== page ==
Business: AfrAsia Bank CEO James Benoit replies to l'express Weekly (Issue 23-29 August 2012):
1). The Mauritius banking sector has come under a lot of criticism for being dominated by two major banks. How difficult is it for a new bank to make it in the Mauritian market?
Talk is cheap of course. It is perhaps too easy to make the criticism that the domestic banking sector indeed has two banks which have a substantial market share. Many new banks have now entered the market as we believe that new banks can enter and succeed in the domestic market. I cannot speak for the other newer or smaller banks but for AfrAsia Bank we have chosen specific market niches and have been pleased with customer response. As a result, our investors wish to keep growing the bank.
2). There have been repeated criticisms in the press about abusive and anti-competitive practices by the big banks to preserve their duopoly. How accurate is that assessment and what are some of the problems that small banks face because of that?
That is a very strong statement. I don’t believe there yet has been any ruling in any court, by a regulator or other body that such abusive or anti-competitive practices exist. Clearly however in a limited market size of 1.3 million people, long established players may come to have well entrenched positions. If for example AfrAsia Bank wants to challenge them in the home loan market, I have to consider how much capital I will need to have to do that and the returns I can make on that after considering that I probably need to give the customer a better rate and better service to make him switch to us. To date I have come to the conclusion that I cannot compete in that segment with the bigger banks. Now, whether our society, political and business leaders wish to then take other actions to encourage more competition or limit the scale of the bigger banks is a wider social policy question.
3). Big banks dominate sectors such as the credit market. Does the offshore sector provide some breathing room for smaller banks to emerge?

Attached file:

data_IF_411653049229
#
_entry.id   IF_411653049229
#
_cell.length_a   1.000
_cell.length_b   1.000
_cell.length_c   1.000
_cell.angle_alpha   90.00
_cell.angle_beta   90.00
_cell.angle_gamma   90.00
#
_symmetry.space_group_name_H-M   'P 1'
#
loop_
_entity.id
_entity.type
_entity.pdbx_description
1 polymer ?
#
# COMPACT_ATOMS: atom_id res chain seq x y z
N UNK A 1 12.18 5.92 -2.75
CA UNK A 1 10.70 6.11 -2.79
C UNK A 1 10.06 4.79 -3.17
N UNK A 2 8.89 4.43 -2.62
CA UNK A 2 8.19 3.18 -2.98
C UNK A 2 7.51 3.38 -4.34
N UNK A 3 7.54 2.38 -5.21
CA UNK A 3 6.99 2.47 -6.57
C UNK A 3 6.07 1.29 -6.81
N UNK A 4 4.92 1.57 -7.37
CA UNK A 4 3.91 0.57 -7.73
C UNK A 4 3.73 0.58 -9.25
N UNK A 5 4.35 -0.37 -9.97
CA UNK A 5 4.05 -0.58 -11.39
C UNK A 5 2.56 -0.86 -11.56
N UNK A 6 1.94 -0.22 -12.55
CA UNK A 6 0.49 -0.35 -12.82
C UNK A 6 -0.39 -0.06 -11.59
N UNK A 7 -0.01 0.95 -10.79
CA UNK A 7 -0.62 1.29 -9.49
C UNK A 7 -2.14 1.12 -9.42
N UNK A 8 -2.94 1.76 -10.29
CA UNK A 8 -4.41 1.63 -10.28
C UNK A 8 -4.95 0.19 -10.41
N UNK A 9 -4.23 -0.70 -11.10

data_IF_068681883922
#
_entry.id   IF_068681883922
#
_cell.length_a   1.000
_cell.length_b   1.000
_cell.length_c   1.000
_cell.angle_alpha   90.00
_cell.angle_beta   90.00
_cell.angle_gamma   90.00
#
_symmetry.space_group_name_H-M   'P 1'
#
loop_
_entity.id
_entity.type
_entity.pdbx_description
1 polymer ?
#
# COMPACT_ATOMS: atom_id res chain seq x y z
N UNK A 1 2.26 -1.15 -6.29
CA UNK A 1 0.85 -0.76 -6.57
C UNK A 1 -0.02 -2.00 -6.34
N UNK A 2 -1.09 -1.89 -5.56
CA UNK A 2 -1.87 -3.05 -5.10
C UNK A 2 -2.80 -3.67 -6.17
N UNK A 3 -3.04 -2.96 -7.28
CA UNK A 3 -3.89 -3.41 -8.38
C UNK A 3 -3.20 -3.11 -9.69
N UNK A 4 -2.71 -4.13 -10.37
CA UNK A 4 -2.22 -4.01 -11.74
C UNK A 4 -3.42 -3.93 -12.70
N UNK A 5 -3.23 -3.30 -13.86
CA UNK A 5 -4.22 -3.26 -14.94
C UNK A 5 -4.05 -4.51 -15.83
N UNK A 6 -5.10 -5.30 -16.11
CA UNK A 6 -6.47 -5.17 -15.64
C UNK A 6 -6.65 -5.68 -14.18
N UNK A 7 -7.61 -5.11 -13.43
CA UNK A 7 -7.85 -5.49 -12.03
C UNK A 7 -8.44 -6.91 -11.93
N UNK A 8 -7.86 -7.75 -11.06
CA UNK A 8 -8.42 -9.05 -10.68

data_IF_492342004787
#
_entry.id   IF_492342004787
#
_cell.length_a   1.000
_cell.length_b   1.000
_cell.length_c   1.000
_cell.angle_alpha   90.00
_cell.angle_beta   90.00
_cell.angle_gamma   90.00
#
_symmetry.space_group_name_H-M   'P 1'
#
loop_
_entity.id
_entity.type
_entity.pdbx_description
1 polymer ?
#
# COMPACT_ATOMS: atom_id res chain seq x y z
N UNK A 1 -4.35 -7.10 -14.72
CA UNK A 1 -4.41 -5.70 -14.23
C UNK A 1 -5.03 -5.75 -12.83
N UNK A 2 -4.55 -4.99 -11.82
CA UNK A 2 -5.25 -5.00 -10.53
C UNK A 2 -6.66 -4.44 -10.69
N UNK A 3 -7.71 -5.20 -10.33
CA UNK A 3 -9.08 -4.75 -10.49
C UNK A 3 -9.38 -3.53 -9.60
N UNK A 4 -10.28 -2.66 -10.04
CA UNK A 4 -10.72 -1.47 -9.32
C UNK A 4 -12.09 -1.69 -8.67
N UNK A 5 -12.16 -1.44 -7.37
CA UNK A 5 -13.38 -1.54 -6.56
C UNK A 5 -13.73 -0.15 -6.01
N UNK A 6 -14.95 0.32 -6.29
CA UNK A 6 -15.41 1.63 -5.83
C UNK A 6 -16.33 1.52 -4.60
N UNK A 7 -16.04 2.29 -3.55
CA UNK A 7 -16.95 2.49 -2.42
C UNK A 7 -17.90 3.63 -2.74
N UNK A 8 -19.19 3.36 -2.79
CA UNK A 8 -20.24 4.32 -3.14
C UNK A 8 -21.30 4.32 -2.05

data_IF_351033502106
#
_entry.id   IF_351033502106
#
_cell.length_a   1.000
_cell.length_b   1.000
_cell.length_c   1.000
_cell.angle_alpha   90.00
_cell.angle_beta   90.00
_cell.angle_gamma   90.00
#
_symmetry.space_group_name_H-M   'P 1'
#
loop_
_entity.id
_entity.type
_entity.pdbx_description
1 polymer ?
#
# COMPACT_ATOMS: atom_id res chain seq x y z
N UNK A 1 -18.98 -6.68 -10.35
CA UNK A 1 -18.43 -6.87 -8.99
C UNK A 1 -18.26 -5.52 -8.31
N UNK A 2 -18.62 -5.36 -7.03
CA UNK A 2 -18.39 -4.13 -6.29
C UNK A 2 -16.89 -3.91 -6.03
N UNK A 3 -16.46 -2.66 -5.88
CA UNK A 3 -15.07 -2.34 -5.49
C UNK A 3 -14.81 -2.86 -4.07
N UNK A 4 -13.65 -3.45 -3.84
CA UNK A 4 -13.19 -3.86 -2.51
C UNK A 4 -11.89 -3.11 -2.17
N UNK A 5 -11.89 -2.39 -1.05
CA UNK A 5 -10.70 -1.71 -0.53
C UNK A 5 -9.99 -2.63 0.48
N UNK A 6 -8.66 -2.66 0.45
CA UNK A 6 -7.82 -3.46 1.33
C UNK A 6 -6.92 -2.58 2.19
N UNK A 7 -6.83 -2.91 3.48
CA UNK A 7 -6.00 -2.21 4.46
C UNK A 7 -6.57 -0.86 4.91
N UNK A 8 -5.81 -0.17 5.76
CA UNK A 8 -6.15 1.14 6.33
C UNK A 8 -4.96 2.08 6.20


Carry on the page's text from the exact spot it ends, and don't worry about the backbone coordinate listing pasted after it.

I am not sure they will dominate the credit market for much longer, and I am not sure they dominate other than for the biggest companies that obviously need big banks. We already bank 75% of Top 100 companies, a clear example that we CAN compete in domestic credit. I can say that AfrAsia Bank and many other newer banks can compete well for small medium enterprises.
Competing for credit however is a matter of having shareholders put enough capital into their banks and I do see that trend increasing here. We are growing our capital base steadily each year to ensure we can compete for the largest credit and loan deals in the country. And yes, the offshore market is also opening up amazing opportunities. In the case of AfrAsia, nearly 50% of our total business is already for offshore or global business. That is really a very exciting opportunity for all banks and for the country.
4). What can the government do further to allow smaller banks to emerge?
Well, as always, let me be the outspoken person on this matter. I really think we need customized policies and legislation. One size fits all regulations and governance just makes all banks look and act the same. We need regulations that encourage banks to play in niches or if they want to come in large size to do new things they probably need incentives or less restriction to do so. A microfinance business or a credit union serve very distinct roles and regulating them just like banks then takes away the customer benefits of their business model. I was just in Alberta, Canada and had lunch with the senior executive of a credit union. They don’t want to become a bank and they hope they won’t be forced to. As I mentioned earlier why would I enter the home loan market in Mauritius? I also know other banks would like to do more treasury and foreign exchange business here but we have some considerable government intervention and control in that market again which constrains the size of that market now. At the end of the day, I have to convince shareholders to invest in AfrAsia and they need to see minimum returns on that investment. They need to see growing, dynamic market opportunities and we need to ensure policies are driving growth not just making things, apparently, safe.
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